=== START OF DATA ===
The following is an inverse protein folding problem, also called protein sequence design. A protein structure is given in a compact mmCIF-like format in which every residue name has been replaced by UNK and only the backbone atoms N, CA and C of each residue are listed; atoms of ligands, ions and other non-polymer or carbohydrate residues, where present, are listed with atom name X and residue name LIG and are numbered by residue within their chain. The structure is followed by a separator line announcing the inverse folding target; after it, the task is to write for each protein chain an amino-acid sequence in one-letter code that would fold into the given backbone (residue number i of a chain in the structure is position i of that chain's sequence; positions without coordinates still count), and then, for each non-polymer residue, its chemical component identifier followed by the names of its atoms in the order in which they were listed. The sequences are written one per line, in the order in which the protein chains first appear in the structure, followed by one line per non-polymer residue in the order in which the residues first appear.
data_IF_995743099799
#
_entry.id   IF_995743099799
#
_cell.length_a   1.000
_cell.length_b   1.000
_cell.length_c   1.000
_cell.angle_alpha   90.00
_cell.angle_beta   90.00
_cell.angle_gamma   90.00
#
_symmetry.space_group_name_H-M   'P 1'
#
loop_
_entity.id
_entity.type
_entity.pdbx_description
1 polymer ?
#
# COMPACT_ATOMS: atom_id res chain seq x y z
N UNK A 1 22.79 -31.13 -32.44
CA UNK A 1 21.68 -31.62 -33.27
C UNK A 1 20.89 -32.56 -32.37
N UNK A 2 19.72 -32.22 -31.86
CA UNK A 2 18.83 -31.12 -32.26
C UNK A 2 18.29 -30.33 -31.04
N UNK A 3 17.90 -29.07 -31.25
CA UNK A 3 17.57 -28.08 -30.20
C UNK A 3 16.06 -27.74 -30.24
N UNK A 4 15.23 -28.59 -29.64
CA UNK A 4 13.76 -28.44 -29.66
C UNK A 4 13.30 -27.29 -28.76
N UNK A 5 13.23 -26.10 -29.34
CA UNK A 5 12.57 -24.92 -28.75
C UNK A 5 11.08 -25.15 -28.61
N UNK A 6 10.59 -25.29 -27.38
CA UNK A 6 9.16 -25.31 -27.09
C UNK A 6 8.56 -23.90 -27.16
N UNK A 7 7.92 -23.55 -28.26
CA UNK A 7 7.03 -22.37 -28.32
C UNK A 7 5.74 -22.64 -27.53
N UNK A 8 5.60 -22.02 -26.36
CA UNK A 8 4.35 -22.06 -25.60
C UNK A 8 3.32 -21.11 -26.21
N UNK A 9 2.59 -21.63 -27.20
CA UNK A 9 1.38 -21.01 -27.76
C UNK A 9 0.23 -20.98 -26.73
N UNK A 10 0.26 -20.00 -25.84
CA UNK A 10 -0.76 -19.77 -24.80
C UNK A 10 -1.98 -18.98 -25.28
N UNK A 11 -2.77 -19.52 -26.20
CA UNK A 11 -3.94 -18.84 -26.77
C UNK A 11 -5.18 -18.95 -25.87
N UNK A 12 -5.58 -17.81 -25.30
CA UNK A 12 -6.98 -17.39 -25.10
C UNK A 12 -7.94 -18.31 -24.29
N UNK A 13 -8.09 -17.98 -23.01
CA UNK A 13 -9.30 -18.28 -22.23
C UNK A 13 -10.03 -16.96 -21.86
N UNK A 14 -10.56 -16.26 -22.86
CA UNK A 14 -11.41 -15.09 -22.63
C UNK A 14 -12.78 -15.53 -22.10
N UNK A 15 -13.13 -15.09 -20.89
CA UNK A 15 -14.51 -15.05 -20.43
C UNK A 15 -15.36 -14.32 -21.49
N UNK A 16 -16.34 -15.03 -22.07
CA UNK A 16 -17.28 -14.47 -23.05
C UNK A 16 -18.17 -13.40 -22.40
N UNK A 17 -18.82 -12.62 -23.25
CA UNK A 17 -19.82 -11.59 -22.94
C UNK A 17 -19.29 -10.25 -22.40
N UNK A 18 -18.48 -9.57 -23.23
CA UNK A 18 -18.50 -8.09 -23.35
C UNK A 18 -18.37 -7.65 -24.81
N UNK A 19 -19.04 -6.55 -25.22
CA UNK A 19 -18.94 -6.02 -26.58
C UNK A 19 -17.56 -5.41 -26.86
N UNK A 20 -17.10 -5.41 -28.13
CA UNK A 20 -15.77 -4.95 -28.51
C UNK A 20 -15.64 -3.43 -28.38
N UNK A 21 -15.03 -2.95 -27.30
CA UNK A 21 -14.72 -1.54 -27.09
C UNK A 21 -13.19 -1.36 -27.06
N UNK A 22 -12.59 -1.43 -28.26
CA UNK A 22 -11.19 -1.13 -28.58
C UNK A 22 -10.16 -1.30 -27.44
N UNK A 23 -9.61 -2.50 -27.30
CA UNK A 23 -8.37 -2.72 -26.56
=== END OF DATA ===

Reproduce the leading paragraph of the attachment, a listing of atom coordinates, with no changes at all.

The following is an inverse protein folding problem, also called protein sequence design. A protein structure is given in a compact mmCIF-like format in which every residue name has been replaced by UNK and only the backbone atoms N, CA and C of each residue are listed; atoms of ligands, ions and other non-polymer or carbohydrate residues, where present, are listed with atom name X and residue name LIG and are numbered by residue within their chain. The structure is followed by a separator line announcing the inverse folding target; after it, the task is to write for each protein chain an amino-acid sequence in one-letter code that would fold into the given backbone (residue number i of a chain in the structure is position i of that chain's sequence; positions without coordinates still count), and then, for each non-polymer residue, its chemical component identifier followed by the names of its atoms in the order in which they were listed. The sequences are written one per line, in the order in which the protein chains first appear in the structure, followed by one line per non-polymer residue in the order in which the residues first appear.